The Last Hurrah

For the Athol Daily News
Published: 11/16/2018 8:06:49 PM
Modified: 11/16/2018 8:07:03 PM

The upland hunting season this writer lives for each year ends when the last migrating woodcock are gone.

I suspect that we have seen the last of the “timberdoodles” for this fall here in the Northeast. After spending most of October in New York, my Massachusetts hunting has consisted of a couple trips to the Berkshires and a few days visiting local covers. Up until the last cold weather and this week’s snow, it was quite good for woodcock but, unfortunately, ruffed grouse, which are more commonly referred to locally as partridges, were hard to find. Unlike the New York covers, there is little active management (AKA forestry cutting) and without the early successional habitat grouse do not do well.

The heyday for ruffed grouse was the decade or so following the second world war when farms were abandoned in huge numbers and the openings grew up creating great grouse cover. It’s also noteworthy that there were very few predators at that time as raptors like hawks and owls were not protected by law and furbearing predators were trapped for their valuable fur. Those conditions are not likely to happen again, but MassWildlife is undergoing an active program to manage lands and cut to create suitable habitat for game birds, song birds, turkeys, deer and most species of wildlife that thrive in early successional forest and do not do well in mature forest.

Hopefully the dogs and I will get out some more before the season officially closes but we did have a good fall, it was just too short! As the season transition, the archery deer hunting heats up. It is the peak of the rutting season for white-tailed deer and the bucks are actively pursuing females. It is a race to find does when they are fertile for the brief period of estrus when mating can take place. In most seasons, archers take three bucks for every doe as the bucks may throw caution to the wind in pursuit of does. If the does are not bred, they will come into heat again in 28 days so the so-called second rut can be going on into December.

The two-week shotgun hunting season will begin the Monday after Thanksgiving and then the black powder season runs until the last hunting day of December. Hopefully, a dumb deer will present itself so that we can have some venison for meat pie this Christmas!

Word from the snowy north woods of New Hampshire is that at least one big buck will be coming back when the Pittsburg crew returns this weekend. Steve Johnson posted a picture of a nice rack buck he took. Since the gun he is carrying in the picture appears to be a muzzleloader, I am guessing he took it during the New Hampshire black powder season, but they usually hunt New Hampshire black powder season and then have both New Hampshire and Maine licenses for the rifle seasons as the hunt near the border of the two states. There will be stories!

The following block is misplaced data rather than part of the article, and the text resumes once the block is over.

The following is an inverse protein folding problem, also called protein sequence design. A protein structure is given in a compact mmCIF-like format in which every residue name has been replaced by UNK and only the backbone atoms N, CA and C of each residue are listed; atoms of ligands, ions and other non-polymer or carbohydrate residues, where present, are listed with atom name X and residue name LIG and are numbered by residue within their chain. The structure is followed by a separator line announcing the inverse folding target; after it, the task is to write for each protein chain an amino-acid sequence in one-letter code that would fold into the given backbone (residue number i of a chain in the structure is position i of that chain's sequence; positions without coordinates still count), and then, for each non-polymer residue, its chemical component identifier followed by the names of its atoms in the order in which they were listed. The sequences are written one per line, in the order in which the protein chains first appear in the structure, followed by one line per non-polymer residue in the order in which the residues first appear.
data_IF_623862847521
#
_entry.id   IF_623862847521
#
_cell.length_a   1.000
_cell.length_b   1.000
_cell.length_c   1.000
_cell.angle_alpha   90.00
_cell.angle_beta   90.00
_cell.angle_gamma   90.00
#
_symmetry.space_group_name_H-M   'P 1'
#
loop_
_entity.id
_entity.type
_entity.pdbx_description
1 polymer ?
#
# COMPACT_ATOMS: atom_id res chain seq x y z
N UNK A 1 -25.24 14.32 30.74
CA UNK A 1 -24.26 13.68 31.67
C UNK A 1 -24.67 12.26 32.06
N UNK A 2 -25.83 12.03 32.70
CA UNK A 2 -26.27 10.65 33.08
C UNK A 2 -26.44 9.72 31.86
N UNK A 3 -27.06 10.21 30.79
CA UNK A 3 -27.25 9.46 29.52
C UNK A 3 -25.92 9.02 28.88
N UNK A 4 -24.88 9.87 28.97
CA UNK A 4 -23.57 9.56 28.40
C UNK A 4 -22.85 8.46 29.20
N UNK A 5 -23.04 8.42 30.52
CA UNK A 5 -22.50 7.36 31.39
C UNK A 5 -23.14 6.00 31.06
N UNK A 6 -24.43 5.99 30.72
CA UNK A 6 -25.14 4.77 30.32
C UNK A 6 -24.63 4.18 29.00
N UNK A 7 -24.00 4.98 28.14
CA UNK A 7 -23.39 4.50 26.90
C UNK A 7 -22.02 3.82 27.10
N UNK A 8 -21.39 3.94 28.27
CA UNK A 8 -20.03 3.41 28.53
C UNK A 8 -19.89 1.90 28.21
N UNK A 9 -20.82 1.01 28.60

Pheasant hunters have been pursuing ringnecks stocked by MassWildlife and waterfowlers have been after migrating ducks and geese. Stories of success have filtered through and there was also fall turkey season which ran from Oct. 22 to Nov. 3. During that time, four toms had the audacity to stroll through my backyard, seemingly daring me to do something. Unfortunately, things did not work out, they never seem to, and another year passed without me being able to bag a bird for Thanksgiving. There is presently a review of Massachusetts turkey hunting regulations which may ultimately lead to liberalized regulations as the wild turkey in Massachusetts is doing really well and could easily withstand more hunting pressure.

In the good news/bad news department: The bad news is that Chris Noyes of Grrr Gear has announced that the store will be closing. She and her late husband Al built a terrific outdoor store and stocked it with everything an outdoors person might need. The good news is that everything in the store is marked down and you can save big while inventory lasts. This is every Christmas shopper’s dream and you need to stop in soon, while there still is a great selection of everything.

Don’t forget to check out your hunter orange gear as it fades and may not meet the requirements. Shotgun season requires that every hunter wear 500 square inches of hunter orange on their head, back and chest. Get to the range and sight in your shotguns and black powder firearms early so will be ready when that big buck steps out in front of you!

Happy Thanksgiving!

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